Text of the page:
Northwestern researchers demonstrate 100-W-level mid-IR QC lasers

Dec. 2, 2009
Researchers at Northwestern University (Evanston, IL) have achieved a breakthrough in pulsed quantum cascade laser (QCL) peak output power, delivering 120 W from a single device at room temperature.

Researchers at Northwestern University (Evanston, IL) have achieved a breakthrough in pulsed quantum cascade laser (QCL) peak output power, delivering 120 W from a single device at room temperature. The figure is a peak-power value for a QCL emitting 200 ns pulses at a 0.2% duty cycle.1 The device emits at a 4.45 micron wavelength from a 400-micron-wide aperture.

The results are attractive for IR countermeasures (a technique to disorient incoming IR-guided missiles to protect commercial and military aircraft).

Unlike conventional interband semiconductor lasers (diode lasers), the QCL is an intersubband device. Because of this fundamental difference, a QCL shows unique properties that a conventional laser lacks. One of these properties is that the linewidth enhancement factor of a QCL is close to zero, compared to two to five for a conventional laser. This difference has serious implications in terms of power scaling with broad-area devices.

Resistant to filamentation
Led by Manijeh Razeghi, the Northwestern researchers found that the QCL is exceptionally resistant to filamentation, a phenomenon that limits the ridge width of conventional broad-area semiconductor lasers. In this work, Razeghi's team demonstrated that the ridge width of a broad-area QCL can be increased up to 400 microns without suffering from filamentation. The room-temperature peak output power of as high as 120 W is up from 34 W only a year ago.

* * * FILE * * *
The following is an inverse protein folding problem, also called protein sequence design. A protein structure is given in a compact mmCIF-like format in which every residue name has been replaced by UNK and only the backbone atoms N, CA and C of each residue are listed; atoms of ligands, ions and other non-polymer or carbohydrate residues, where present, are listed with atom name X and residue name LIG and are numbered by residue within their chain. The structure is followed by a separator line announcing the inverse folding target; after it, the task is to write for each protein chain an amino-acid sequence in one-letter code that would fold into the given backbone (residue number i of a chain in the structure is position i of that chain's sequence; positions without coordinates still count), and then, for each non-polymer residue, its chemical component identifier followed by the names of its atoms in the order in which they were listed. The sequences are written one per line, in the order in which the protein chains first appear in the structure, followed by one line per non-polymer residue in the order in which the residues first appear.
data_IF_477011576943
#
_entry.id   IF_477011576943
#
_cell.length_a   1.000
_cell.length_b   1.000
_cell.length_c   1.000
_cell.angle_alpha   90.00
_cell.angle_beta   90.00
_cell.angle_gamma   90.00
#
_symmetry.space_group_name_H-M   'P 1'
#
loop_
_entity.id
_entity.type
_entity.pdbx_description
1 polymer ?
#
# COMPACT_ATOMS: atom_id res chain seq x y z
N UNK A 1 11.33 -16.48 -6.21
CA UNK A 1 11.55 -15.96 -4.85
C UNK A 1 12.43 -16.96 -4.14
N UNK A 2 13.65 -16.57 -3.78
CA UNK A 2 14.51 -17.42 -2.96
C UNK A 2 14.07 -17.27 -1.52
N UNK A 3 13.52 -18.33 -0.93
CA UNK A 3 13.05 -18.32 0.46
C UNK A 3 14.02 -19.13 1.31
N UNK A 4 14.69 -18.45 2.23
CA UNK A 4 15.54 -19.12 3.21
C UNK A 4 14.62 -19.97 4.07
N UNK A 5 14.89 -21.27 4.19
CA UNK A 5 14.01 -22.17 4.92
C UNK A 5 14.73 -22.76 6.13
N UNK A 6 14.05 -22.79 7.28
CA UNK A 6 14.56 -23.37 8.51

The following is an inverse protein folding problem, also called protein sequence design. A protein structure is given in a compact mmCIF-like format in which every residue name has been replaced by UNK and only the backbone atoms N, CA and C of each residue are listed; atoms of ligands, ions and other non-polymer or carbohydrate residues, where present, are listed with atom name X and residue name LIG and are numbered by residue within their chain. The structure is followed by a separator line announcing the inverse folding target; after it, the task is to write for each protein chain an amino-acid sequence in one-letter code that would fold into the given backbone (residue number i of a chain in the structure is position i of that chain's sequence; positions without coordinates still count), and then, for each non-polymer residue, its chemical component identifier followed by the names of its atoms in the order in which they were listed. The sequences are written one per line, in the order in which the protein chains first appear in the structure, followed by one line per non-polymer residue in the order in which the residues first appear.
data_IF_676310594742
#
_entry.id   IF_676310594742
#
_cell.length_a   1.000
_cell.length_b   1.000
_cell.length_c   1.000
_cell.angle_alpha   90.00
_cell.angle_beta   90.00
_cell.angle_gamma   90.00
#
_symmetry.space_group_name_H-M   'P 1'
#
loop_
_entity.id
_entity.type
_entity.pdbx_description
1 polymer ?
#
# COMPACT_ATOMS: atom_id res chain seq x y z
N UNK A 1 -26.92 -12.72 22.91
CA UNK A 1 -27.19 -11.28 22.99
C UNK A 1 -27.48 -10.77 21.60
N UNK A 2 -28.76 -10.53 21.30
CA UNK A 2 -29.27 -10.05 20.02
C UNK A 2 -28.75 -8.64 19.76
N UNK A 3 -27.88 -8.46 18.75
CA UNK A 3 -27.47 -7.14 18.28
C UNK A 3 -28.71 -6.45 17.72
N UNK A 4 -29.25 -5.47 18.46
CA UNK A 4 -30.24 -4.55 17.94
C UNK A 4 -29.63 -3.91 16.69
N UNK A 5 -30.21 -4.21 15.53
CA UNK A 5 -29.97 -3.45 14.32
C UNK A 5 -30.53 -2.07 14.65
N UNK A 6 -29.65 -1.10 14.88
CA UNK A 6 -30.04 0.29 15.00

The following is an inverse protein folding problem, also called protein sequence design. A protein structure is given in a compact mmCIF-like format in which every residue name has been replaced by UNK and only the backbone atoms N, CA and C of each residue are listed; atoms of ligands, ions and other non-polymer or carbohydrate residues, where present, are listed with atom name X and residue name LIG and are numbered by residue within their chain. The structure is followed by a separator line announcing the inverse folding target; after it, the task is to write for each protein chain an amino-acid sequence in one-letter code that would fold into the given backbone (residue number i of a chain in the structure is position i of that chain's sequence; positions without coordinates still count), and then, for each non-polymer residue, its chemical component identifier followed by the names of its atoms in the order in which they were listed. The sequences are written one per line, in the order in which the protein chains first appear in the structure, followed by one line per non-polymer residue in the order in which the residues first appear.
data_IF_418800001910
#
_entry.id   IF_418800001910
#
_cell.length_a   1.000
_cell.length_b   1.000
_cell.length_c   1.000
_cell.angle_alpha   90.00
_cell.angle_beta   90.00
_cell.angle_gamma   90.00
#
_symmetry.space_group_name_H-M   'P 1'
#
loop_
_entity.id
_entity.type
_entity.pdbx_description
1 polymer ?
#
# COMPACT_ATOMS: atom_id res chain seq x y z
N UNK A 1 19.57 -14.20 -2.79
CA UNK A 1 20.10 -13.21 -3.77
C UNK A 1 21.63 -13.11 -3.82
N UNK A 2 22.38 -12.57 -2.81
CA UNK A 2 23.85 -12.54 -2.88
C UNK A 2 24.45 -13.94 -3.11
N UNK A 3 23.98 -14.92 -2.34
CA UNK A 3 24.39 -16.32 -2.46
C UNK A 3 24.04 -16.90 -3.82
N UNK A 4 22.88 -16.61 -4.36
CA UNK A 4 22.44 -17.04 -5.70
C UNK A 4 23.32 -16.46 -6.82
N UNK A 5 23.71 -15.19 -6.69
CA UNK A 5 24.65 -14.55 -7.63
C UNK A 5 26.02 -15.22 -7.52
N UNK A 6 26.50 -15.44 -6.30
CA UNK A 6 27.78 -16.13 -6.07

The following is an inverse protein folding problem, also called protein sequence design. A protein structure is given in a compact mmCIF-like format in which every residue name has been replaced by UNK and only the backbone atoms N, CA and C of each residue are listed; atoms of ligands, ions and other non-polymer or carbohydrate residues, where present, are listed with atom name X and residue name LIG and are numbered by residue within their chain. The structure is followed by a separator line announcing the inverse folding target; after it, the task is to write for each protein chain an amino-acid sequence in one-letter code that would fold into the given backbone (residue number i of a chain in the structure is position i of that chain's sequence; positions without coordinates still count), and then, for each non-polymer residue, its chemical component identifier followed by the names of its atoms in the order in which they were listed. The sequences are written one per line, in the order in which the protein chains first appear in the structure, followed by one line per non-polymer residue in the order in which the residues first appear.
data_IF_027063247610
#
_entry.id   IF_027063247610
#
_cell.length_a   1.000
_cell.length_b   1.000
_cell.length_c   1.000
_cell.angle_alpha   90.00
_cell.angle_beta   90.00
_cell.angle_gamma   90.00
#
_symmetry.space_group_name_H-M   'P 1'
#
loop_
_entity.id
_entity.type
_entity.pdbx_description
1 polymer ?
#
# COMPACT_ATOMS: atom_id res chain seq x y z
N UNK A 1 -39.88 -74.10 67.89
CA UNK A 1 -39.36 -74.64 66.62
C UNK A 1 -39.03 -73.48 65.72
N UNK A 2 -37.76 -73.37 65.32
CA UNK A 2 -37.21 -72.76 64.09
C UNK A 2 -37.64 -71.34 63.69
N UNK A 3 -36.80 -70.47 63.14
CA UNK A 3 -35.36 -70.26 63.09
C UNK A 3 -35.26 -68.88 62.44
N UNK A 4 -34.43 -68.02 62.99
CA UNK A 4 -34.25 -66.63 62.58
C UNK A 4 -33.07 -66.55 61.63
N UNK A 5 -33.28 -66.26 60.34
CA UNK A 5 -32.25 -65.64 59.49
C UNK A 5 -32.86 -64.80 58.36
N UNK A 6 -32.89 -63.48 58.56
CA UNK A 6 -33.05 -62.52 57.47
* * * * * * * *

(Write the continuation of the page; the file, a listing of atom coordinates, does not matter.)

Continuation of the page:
The mode number of the output is proportional to the laser's ridge width; the farfield output has two lobes at +/-38 degrees.

This work is partially supported by the Defense Advanced Research Projects Agency's Efficient Mid-Infrared Laser (EMIL) program. Additional funding is provided by the Office of Naval Research.

REFERENCE

1. Y. Bai et al., Applied Physics Letters 95, 221104 (2009).

About the Author

John Wallace | Senior Technical Editor (1998-2022)

John Wallace was with Laser Focus World for nearly 25 years, retiring in late June 2022. He obtained a bachelor's degree in mechanical engineering and physics at Rutgers University and a master's in optical engineering at the University of Rochester. Before becoming an editor, John worked as an engineer at RCA, Exxon, Eastman Kodak, and GCA Corporation.

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